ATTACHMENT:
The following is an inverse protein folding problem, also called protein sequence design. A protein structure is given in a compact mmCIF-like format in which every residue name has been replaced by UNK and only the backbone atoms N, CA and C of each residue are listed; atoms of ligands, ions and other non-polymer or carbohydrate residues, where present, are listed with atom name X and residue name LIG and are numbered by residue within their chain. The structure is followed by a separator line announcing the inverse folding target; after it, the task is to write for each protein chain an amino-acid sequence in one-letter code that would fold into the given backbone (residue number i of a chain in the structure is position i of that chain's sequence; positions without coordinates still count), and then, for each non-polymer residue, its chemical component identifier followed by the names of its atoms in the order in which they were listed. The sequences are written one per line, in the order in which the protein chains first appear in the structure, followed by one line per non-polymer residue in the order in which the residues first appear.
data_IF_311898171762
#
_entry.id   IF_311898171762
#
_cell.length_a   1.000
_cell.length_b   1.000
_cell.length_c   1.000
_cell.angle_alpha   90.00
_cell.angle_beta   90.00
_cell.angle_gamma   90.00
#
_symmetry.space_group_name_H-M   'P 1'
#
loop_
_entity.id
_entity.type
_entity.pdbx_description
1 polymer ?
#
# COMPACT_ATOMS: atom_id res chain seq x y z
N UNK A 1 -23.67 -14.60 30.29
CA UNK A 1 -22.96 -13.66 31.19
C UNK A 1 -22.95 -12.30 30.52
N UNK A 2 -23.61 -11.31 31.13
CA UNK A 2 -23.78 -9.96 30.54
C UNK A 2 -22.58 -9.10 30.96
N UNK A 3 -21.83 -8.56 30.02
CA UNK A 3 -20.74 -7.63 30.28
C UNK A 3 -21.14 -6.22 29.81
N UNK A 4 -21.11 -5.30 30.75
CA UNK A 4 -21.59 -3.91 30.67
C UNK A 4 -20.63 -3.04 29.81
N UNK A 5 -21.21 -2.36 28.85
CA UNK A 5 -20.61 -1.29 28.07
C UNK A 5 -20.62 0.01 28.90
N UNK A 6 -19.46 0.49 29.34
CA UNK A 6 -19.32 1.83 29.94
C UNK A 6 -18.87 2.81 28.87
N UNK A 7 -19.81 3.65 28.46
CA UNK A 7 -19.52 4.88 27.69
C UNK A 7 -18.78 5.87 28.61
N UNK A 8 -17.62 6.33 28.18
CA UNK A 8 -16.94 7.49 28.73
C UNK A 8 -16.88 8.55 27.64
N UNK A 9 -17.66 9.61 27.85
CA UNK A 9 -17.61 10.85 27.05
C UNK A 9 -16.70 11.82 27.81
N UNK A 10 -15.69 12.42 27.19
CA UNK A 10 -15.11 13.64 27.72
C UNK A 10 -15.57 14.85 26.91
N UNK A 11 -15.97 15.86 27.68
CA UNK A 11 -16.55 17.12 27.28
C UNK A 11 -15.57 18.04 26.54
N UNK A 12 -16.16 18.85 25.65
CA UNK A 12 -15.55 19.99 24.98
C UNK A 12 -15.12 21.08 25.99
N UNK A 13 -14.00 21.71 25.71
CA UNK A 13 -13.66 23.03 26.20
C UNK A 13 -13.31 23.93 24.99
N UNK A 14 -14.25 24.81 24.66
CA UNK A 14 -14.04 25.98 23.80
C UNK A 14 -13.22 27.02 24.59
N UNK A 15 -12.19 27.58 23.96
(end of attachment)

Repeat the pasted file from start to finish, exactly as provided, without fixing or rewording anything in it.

The following is an inverse protein folding problem, also called protein sequence design. A protein structure is given in a compact mmCIF-like format in which every residue name has been replaced by UNK and only the backbone atoms N, CA and C of each residue are listed; atoms of ligands, ions and other non-polymer or carbohydrate residues, where present, are listed with atom name X and residue name LIG and are numbered by residue within their chain. The structure is followed by a separator line announcing the inverse folding target; after it, the task is to write for each protein chain an amino-acid sequence in one-letter code that would fold into the given backbone (residue number i of a chain in the structure is position i of that chain's sequence; positions without coordinates still count), and then, for each non-polymer residue, its chemical component identifier followed by the names of its atoms in the order in which they were listed. The sequences are written one per line, in the order in which the protein chains first appear in the structure, followed by one line per non-polymer residue in the order in which the residues first appear.
data_IF_311898171762
#
_entry.id   IF_311898171762
#
_cell.length_a   1.000
_cell.length_b   1.000
_cell.length_c   1.000
_cell.angle_alpha   90.00
_cell.angle_beta   90.00
_cell.angle_gamma   90.00
#
_symmetry.space_group_name_H-M   'P 1'
#
loop_
_entity.id
_entity.type
_entity.pdbx_description
1 polymer ?
#
# COMPACT_ATOMS: atom_id res chain seq x y z
N UNK A 1 -23.67 -14.60 30.29
CA UNK A 1 -22.96 -13.66 31.19
C UNK A 1 -22.95 -12.30 30.52
N UNK A 2 -23.61 -11.31 31.13
CA UNK A 2 -23.78 -9.96 30.54
C UNK A 2 -22.58 -9.10 30.96
N UNK A 3 -21.83 -8.56 30.02
CA UNK A 3 -20.74 -7.63 30.28
C UNK A 3 -21.14 -6.22 29.81
N UNK A 4 -21.11 -5.30 30.75
CA UNK A 4 -21.59 -3.91 30.67
C UNK A 4 -20.63 -3.04 29.81
N UNK A 5 -21.21 -2.36 28.85
CA UNK A 5 -20.61 -1.29 28.07
C UNK A 5 -20.62 0.01 28.90
N UNK A 6 -19.46 0.49 29.34
CA UNK A 6 -19.32 1.83 29.94
C UNK A 6 -18.87 2.81 28.87
N UNK A 7 -19.81 3.65 28.46
CA UNK A 7 -19.52 4.88 27.69
C UNK A 7 -18.78 5.87 28.61
N UNK A 8 -17.62 6.33 28.18
CA UNK A 8 -16.94 7.49 28.73
C UNK A 8 -16.88 8.55 27.64
N UNK A 9 -17.66 9.61 27.85
CA UNK A 9 -17.61 10.85 27.05
C UNK A 9 -16.70 11.82 27.81
N UNK A 10 -15.69 12.42 27.19
CA UNK A 10 -15.11 13.64 27.72
C UNK A 10 -15.57 14.85 26.91
N UNK A 11 -15.97 15.86 27.68
CA UNK A 11 -16.55 17.12 27.28
C UNK A 11 -15.57 18.04 26.54
N UNK A 12 -16.16 18.85 25.65
CA UNK A 12 -15.55 19.99 24.98
C UNK A 12 -15.12 21.08 25.99
N UNK A 13 -14.00 21.71 25.71
CA UNK A 13 -13.66 23.03 26.20
C UNK A 13 -13.31 23.93 24.99
N UNK A 14 -14.25 24.81 24.66
CA UNK A 14 -14.04 25.98 23.80
C UNK A 14 -13.22 27.02 24.59
N UNK A 15 -12.19 27.58 23.96